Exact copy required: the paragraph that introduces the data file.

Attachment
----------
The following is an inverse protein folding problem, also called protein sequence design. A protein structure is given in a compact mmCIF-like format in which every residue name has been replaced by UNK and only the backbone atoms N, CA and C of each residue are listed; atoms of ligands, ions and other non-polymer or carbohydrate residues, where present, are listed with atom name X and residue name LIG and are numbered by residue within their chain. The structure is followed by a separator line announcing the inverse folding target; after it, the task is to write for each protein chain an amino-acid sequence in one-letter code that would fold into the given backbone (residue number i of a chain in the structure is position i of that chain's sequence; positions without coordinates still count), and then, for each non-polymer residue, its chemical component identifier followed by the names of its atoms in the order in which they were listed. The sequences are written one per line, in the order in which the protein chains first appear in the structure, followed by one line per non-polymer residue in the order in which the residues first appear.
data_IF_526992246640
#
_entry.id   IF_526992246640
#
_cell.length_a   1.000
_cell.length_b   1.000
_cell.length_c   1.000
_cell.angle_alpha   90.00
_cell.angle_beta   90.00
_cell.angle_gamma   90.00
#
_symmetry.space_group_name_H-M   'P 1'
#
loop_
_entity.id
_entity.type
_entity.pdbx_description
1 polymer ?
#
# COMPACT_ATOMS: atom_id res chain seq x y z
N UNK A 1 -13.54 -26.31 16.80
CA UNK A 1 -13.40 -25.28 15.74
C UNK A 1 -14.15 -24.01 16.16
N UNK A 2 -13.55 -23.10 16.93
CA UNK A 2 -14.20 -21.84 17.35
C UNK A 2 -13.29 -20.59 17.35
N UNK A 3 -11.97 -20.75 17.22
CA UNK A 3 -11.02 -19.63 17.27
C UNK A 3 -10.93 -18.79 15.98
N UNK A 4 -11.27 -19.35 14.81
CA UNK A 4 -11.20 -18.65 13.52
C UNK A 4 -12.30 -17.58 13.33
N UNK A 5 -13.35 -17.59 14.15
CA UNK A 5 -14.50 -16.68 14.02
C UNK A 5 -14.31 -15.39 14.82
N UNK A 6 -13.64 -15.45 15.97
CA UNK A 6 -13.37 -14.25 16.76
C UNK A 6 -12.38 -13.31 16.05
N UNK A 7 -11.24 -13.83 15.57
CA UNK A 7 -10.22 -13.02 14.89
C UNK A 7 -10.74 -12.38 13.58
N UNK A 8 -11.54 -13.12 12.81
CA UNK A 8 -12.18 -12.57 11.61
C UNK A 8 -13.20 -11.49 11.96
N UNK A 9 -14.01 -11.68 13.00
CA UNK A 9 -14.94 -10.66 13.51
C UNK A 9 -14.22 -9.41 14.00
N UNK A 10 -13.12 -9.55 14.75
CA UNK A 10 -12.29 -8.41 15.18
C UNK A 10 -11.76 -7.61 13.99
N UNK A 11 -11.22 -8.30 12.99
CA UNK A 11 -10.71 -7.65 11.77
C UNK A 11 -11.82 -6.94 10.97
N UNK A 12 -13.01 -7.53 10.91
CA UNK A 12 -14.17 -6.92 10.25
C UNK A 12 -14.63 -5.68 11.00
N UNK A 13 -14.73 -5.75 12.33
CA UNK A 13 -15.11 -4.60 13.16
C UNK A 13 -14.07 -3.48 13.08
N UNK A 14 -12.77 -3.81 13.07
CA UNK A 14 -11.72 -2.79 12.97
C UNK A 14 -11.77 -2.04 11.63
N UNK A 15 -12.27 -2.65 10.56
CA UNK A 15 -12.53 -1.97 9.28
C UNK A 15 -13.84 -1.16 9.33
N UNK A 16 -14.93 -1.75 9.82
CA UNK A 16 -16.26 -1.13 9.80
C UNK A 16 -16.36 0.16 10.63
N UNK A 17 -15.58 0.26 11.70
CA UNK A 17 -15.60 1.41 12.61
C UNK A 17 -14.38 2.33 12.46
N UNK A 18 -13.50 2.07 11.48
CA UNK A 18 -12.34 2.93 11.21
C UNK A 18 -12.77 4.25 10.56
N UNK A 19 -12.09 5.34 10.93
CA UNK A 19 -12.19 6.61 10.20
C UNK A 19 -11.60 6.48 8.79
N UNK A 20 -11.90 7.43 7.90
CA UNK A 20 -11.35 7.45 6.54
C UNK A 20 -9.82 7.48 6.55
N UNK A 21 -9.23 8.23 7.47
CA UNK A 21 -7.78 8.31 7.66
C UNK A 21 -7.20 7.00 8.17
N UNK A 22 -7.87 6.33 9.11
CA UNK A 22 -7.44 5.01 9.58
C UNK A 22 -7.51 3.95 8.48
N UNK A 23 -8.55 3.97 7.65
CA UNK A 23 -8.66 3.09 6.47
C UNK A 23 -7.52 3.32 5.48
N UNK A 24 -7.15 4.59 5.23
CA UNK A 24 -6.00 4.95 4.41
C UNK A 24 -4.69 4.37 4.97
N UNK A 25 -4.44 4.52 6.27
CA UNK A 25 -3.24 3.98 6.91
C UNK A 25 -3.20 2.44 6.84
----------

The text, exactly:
The following is an inverse protein folding problem, also called protein sequence design. A protein structure is given in a compact mmCIF-like format in which every residue name has been replaced by UNK and only the backbone atoms N, CA and C of each residue are listed; atoms of ligands, ions and other non-polymer or carbohydrate residues, where present, are listed with atom name X and residue name LIG and are numbered by residue within their chain. The structure is followed by a separator line announcing the inverse folding target; after it, the task is to write for each protein chain an amino-acid sequence in one-letter code that would fold into the given backbone (residue number i of a chain in the structure is position i of that chain's sequence; positions without coordinates still count), and then, for each non-polymer residue, its chemical component identifier followed by the names of its atoms in the order in which they were listed. The sequences are written one per line, in the order in which the protein chains first appear in the structure, followed by one line per non-polymer residue in the order in which the residues first appear.